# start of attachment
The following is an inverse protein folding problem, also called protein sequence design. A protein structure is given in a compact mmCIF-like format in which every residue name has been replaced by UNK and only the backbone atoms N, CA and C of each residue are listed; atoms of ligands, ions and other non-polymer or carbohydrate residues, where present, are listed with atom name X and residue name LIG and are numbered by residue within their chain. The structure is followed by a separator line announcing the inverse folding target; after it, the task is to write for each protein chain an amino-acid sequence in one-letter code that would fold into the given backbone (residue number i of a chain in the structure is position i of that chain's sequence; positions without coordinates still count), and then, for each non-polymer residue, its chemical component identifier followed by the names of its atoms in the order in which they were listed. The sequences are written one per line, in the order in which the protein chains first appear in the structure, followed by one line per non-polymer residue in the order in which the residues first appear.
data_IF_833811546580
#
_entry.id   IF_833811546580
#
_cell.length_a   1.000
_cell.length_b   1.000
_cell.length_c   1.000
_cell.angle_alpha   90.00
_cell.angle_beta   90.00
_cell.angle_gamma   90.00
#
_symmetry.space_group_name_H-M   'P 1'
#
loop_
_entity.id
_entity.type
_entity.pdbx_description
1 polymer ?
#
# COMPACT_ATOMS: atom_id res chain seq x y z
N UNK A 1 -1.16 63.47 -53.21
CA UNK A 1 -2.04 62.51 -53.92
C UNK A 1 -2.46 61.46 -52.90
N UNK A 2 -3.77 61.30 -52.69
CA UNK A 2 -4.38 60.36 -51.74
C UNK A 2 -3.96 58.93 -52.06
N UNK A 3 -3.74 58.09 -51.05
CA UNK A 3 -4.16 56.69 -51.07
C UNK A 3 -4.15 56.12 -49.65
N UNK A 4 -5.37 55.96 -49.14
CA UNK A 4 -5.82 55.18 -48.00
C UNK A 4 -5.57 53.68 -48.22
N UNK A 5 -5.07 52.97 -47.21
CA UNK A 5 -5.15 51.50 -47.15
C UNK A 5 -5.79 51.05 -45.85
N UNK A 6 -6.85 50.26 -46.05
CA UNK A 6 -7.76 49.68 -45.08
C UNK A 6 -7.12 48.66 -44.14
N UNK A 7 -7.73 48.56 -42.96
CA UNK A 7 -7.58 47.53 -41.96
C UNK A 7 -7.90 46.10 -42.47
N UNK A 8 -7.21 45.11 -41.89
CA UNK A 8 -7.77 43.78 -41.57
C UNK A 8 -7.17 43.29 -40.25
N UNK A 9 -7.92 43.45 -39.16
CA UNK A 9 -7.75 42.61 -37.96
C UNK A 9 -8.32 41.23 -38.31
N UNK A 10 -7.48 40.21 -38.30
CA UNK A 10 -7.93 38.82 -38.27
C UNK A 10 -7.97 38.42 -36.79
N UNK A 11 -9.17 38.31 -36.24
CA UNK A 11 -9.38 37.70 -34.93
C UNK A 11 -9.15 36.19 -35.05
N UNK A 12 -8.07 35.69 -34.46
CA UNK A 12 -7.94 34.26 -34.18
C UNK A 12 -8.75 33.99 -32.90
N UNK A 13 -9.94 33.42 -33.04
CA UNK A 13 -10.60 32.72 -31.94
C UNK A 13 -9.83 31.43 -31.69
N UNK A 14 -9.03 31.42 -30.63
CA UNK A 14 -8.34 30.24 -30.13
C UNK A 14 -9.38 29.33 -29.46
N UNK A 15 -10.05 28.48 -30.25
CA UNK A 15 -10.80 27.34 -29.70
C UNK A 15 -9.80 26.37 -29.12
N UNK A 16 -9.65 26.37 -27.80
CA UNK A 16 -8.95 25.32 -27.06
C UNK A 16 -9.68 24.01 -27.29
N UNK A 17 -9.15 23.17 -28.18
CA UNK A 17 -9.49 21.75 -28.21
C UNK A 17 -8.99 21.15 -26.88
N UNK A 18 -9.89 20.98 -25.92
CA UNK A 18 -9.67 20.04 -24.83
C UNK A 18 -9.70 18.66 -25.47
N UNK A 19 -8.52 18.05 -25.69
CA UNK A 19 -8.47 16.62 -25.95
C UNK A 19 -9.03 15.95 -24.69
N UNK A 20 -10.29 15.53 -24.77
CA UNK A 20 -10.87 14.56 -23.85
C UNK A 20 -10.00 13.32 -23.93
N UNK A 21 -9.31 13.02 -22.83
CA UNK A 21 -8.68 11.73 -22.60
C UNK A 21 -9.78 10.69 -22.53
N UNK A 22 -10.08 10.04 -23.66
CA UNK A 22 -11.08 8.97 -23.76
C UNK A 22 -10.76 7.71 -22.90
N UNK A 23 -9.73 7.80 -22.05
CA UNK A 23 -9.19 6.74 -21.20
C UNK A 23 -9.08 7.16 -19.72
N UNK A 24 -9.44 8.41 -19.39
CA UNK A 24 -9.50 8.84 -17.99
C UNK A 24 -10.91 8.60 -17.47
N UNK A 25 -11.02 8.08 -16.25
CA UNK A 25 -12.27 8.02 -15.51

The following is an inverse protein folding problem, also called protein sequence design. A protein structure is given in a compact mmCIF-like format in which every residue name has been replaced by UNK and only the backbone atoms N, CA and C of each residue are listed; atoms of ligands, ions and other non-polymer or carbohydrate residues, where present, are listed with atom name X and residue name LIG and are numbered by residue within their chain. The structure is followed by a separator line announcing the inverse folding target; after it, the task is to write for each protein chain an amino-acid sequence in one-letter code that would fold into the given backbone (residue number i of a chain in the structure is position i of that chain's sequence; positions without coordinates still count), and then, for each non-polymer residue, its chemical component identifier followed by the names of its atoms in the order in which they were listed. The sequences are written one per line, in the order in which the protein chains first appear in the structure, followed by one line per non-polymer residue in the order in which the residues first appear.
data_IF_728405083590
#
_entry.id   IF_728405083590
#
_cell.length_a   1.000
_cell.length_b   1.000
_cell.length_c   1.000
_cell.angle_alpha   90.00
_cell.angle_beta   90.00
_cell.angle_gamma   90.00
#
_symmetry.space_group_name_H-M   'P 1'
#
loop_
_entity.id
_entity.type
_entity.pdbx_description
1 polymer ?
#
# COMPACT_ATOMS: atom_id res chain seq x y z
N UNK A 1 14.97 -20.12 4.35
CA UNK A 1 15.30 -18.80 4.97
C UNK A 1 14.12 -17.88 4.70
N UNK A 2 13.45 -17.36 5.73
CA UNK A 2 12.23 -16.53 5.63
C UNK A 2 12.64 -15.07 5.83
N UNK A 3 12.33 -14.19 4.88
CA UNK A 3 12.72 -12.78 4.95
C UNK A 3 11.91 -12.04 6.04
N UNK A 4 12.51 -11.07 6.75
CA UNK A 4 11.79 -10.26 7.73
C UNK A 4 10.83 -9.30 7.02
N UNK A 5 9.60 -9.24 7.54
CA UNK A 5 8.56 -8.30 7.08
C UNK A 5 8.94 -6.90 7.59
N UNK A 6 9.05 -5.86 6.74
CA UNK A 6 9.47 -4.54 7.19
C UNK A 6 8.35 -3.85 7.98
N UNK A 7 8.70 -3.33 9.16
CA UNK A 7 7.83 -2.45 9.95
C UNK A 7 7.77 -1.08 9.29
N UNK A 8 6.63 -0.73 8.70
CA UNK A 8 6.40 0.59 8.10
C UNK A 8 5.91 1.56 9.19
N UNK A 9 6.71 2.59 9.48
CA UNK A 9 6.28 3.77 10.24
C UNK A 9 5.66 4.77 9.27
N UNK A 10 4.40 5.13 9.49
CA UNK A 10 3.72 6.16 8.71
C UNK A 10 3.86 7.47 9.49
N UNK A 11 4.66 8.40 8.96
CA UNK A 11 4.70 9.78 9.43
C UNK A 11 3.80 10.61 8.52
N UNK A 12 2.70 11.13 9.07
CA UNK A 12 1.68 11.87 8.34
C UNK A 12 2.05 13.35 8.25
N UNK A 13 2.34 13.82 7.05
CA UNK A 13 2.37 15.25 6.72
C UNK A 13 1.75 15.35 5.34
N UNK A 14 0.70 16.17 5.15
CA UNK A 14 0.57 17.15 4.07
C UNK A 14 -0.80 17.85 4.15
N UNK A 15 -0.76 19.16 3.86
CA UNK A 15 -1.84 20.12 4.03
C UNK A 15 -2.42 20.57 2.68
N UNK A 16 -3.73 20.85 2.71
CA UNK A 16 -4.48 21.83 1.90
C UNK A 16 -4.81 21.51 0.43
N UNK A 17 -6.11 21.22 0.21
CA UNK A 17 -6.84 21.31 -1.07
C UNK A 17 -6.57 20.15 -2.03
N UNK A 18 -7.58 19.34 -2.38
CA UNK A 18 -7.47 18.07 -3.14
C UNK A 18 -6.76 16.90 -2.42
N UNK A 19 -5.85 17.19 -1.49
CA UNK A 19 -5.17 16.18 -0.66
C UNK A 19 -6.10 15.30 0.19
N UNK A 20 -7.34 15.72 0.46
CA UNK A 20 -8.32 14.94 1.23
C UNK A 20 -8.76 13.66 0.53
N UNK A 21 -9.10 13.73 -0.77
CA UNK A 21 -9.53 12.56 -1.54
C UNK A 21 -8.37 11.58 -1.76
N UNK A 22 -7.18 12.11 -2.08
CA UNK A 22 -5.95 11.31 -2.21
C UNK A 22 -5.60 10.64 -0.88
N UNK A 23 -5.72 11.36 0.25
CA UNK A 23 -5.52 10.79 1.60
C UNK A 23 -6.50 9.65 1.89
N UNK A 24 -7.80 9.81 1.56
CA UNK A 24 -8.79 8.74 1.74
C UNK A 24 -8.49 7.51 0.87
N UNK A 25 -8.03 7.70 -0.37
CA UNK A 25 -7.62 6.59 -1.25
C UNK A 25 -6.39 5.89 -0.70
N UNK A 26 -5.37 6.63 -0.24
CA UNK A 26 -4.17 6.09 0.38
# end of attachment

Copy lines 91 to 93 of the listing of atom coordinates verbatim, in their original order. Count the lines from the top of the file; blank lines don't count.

N UNK A 24 -9.44 8.41 -19.39
CA UNK A 24 -9.50 8.84 -17.99
C UNK A 24 -10.91 8.60 -17.47